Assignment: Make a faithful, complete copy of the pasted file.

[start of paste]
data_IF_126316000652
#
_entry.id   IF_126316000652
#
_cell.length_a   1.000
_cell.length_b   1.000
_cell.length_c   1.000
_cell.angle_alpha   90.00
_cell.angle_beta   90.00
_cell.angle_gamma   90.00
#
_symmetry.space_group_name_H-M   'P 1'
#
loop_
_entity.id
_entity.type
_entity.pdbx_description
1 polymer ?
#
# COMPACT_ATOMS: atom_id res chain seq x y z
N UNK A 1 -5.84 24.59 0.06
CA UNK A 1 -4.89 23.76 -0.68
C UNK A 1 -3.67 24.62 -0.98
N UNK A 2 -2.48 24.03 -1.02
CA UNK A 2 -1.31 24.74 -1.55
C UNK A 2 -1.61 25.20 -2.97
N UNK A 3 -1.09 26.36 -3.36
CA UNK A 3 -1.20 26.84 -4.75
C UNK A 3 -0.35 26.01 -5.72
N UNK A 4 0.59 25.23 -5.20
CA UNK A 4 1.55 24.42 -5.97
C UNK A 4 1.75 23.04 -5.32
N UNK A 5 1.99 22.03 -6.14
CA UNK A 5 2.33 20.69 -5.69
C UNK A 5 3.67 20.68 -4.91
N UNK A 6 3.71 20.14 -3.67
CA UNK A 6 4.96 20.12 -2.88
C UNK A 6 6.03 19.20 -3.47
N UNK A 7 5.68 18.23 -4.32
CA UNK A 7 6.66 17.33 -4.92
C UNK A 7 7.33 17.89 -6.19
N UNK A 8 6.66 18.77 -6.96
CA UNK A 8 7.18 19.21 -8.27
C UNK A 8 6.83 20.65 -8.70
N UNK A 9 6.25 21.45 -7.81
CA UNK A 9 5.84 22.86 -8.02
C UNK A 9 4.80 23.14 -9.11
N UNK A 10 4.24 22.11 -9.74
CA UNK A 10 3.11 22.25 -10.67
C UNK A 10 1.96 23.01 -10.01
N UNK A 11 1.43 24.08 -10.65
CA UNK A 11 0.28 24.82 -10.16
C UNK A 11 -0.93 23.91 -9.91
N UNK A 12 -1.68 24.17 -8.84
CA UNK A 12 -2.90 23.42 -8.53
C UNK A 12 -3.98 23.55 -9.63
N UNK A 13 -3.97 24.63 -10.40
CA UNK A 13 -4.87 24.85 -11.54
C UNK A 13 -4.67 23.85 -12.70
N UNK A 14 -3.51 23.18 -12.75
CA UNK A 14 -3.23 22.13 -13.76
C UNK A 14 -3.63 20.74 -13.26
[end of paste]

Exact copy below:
data_IF_126316000652
#
_entry.id   IF_126316000652
#
_cell.length_a   1.000
_cell.length_b   1.000
_cell.length_c   1.000
_cell.angle_alpha   90.00
_cell.angle_beta   90.00
_cell.angle_gamma   90.00
#
_symmetry.space_group_name_H-M   'P 1'
#
loop_
_entity.id
_entity.type
_entity.pdbx_description
1 polymer ?
#
# COMPACT_ATOMS: atom_id res chain seq x y z
N UNK A 1 -5.84 24.59 0.06
CA UNK A 1 -4.89 23.76 -0.68
C UNK A 1 -3.67 24.62 -0.98
N UNK A 2 -2.48 24.03 -1.02
CA UNK A 2 -1.31 24.74 -1.55
C UNK A 2 -1.61 25.20 -2.97
N UNK A 3 -1.09 26.36 -3.36
CA UNK A 3 -1.20 26.84 -4.75
C UNK A 3 -0.35 26.01 -5.72
N UNK A 4 0.59 25.23 -5.20
CA UNK A 4 1.55 24.42 -5.97
C UNK A 4 1.75 23.04 -5.32
N UNK A 5 1.99 22.03 -6.14
CA UNK A 5 2.33 20.69 -5.69
C UNK A 5 3.67 20.68 -4.91
N UNK A 6 3.71 20.14 -3.67
CA UNK A 6 4.96 20.12 -2.88
C UNK A 6 6.03 19.20 -3.47
N UNK A 7 5.68 18.23 -4.32
CA UNK A 7 6.66 17.33 -4.92
C UNK A 7 7.33 17.89 -6.19
N UNK A 8 6.66 18.77 -6.96
CA UNK A 8 7.18 19.21 -8.27
C UNK A 8 6.83 20.65 -8.70
N UNK A 9 6.25 21.45 -7.81
CA UNK A 9 5.84 22.86 -8.02
C UNK A 9 4.80 23.14 -9.11
N UNK A 10 4.24 22.11 -9.74
CA UNK A 10 3.11 22.25 -10.67
C UNK A 10 1.96 23.01 -10.01
N UNK A 11 1.43 24.08 -10.65
CA UNK A 11 0.28 24.82 -10.16
C UNK A 11 -0.93 23.91 -9.91
N UNK A 12 -1.68 24.17 -8.84
CA UNK A 12 -2.90 23.42 -8.53
C UNK A 12 -3.98 23.55 -9.63
N UNK A 13 -3.97 24.63 -10.40
CA UNK A 13 -4.87 24.85 -11.54
C UNK A 13 -4.67 23.85 -12.70
N UNK A 14 -3.51 23.18 -12.75
CA UNK A 14 -3.23 22.13 -13.76
C UNK A 14 -3.63 20.74 -13.26